Superintendent retires following fallout over controversial column

A Washington County superintendent is retiring after controversy over a column he wrote about an experience he had as a teenager.

On Aug. 30, Nashville Community High School Superintendent Ernie Fowler wrote in his weekly column for the local newspaper about playing volleyball during a P.E. class when he was 15 years old. He recalled seeing the “girl of my high school fantasy world.”

“My eyes were in direct line with her well-developed assets which were hidden under a T-shirt with the word ‘bullets’ sprawled across the front,” Fowler wrote. “It was 10 seconds of Heaven.”

Fowler issued an apology in response to the backlash that followed and stated that he would no longer be writing a column. The editor of The Nashville News, where the controversial column appeared, later apologized, too.

But the teachers union called for Fowler’s resignation or removal over the column, which it deemed “unacceptable.” His column, which was titled “Volleyball,” was published prior to a Nashville High girls volleyball game.

The teachers had also asked the school board to remove Fowler as superintendent back in May. At that time, they alleged Fowler hadn’t been an effective leader.

“Mr. Fowler’s retirement as superintendent of NCHS will enable our school and community to begin the process of healing and moving forward,” the teachers wrote in a statement on Tuesday. “The (union) will continue to work with all stakeholders within the school and community to uphold the integrity and outstanding reputation of NCHS, to mend any damaged relationships caused by recent events, and to provide the learning environment that our students deserve.”

The Nashville District 99 School Board accepted Fowler’s retirement during a reconvened meeting Tuesday night. Fowler’s retirement agreement was among the action items left on the agenda from Monday night’s regular meeting.

His retirement is effective this month.

Fowler wasn’t present during Tuesday’s meeting. He couldn’t immediately be reached for comment.

In his apology, Fowler said the goal of his columns was to show the community he is human and can laugh at himself.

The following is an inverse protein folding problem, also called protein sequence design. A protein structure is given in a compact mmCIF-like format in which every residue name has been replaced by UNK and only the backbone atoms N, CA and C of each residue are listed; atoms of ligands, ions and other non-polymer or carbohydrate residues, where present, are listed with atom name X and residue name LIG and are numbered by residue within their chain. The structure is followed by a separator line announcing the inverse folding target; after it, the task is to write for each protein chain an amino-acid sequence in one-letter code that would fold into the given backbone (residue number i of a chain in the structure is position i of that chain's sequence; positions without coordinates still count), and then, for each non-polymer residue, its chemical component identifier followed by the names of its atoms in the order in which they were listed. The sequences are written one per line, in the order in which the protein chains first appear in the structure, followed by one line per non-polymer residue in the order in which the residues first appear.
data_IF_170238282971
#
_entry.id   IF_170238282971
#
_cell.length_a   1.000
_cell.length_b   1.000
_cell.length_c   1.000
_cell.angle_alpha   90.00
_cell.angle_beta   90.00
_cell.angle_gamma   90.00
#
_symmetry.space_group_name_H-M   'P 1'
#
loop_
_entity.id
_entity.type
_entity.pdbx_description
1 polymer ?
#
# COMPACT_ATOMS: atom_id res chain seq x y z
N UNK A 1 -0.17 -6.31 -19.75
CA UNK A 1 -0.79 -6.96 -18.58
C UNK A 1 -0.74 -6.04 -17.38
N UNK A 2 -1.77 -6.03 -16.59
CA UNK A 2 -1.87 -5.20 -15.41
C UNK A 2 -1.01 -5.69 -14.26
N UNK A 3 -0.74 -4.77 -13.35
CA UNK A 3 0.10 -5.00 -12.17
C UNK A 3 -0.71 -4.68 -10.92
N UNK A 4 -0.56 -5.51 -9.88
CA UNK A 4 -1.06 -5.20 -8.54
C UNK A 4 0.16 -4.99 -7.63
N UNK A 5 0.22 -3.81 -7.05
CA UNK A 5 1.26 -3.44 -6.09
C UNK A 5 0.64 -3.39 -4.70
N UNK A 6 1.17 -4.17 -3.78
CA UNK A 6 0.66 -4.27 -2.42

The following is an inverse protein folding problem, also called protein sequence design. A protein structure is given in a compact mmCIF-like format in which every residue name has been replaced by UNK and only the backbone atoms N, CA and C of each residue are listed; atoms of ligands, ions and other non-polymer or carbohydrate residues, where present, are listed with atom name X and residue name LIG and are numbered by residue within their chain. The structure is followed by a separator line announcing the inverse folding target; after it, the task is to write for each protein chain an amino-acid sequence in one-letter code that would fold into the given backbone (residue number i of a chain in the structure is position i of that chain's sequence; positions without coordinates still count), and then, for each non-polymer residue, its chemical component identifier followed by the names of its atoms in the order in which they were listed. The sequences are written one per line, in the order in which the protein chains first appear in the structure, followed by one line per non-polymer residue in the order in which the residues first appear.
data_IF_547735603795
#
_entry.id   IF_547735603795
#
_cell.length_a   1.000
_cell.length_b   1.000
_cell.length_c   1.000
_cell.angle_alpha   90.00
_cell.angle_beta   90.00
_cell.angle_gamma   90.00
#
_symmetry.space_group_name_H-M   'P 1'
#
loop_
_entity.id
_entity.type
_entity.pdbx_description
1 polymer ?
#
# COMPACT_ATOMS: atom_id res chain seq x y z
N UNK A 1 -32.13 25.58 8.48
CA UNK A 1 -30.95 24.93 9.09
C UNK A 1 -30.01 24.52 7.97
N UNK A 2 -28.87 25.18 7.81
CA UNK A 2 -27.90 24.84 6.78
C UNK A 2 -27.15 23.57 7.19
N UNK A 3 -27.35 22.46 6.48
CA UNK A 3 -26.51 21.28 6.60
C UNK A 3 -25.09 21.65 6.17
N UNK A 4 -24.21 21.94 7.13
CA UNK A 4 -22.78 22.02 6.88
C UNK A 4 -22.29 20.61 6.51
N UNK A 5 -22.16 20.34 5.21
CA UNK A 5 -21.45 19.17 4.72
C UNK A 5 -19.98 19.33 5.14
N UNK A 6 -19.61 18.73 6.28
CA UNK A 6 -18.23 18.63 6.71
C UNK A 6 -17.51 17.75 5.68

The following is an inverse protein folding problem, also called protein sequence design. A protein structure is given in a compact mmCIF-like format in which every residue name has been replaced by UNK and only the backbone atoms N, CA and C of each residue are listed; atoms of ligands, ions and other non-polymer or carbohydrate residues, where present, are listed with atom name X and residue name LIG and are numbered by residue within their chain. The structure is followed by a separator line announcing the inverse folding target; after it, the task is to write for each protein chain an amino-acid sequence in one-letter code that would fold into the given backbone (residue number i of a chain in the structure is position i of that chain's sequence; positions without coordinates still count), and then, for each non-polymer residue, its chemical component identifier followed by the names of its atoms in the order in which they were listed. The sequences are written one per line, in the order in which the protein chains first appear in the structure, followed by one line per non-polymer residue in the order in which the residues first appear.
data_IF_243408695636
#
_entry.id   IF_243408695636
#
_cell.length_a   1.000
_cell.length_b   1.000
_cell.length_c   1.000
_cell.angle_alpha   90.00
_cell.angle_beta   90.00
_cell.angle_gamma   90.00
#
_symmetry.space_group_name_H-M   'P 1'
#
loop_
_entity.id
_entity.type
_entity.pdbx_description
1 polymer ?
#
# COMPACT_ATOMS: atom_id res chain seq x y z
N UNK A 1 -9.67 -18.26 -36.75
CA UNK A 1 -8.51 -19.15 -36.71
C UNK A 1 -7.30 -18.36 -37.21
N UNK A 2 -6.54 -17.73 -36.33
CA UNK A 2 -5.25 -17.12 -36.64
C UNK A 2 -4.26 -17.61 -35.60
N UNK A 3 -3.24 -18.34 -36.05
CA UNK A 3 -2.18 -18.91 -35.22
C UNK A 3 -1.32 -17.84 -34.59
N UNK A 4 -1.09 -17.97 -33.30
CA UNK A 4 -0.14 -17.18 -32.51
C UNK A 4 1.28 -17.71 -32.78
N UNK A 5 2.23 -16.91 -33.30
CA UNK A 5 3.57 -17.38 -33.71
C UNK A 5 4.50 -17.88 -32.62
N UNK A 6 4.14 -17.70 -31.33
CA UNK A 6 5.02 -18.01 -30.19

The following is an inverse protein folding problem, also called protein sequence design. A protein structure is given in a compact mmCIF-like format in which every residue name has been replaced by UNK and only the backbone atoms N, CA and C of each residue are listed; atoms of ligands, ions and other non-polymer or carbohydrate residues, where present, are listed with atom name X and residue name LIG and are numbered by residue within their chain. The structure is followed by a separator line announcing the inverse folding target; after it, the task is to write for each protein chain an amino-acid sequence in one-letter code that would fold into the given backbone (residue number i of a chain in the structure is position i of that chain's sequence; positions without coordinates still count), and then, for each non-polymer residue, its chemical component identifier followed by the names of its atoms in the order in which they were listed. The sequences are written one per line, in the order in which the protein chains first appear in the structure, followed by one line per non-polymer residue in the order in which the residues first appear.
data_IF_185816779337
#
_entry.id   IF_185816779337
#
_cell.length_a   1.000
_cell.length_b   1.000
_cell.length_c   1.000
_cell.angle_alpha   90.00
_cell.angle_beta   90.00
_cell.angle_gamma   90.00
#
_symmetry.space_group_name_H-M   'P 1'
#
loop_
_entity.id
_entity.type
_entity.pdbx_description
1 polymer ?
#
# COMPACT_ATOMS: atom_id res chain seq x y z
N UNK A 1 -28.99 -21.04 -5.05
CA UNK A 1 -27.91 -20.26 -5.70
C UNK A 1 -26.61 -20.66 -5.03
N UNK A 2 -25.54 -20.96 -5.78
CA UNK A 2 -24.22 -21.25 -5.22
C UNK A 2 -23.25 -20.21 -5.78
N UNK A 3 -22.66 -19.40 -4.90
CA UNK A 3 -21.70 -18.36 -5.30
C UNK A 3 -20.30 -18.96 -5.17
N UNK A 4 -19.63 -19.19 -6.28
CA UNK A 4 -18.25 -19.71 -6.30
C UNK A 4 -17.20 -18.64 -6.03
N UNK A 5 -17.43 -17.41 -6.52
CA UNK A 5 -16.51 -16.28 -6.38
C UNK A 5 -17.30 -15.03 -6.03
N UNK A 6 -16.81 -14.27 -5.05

“My goal was to bring a smile to the face of someone who might need a chuckle from time to time,” Fowler wrote. “Those of you who know me understand that I am not a ‘crackpot’ but rather a person who cares deeply about NCHS and the kids who attend here. I have a strong belief in God and try to live a life based on Christian principles.”

Board members declined to answer some questions from the crowd of about 25 people following the vote Tuesday, including whether they would advertise that they were looking for a superintendent.

Washington County resident LuAnn Grote, who attended the board meeting, said she and her husband graduated from Nashville High.

“It’s frustrating that everything seems to be so secretive,” Grote said.

The school board later issued a statement saying that it is looking for an interim superintendent to “help guide the district financially and legally.” The teachers stated that they looked forward to collaborating with the board in the search for the next superintendent.

In their statement, board members also thanked Fowler for his service to the district since he was hired in 2015.

“We wish him well in his retirement,” the board stated.

Boards are required by law to give notice of a regular meeting by posting an agenda at least 48 hours in advance. But the Illinois Open Meetings Act allows them to reconvene a regular meeting with just 24 hours notice, like the Nashville District 99 School Board did.

“The requirement of public notice of reconvened meetings does not apply to any case where the meeting was open to the public and it is to be reconvened within 24 hours, or an announcement of the time and place of the reconvened meeting was made at the original meeting and there is no change in the agenda,” the act states.

Lexi Cortes: 618-239-2528, @lexicortes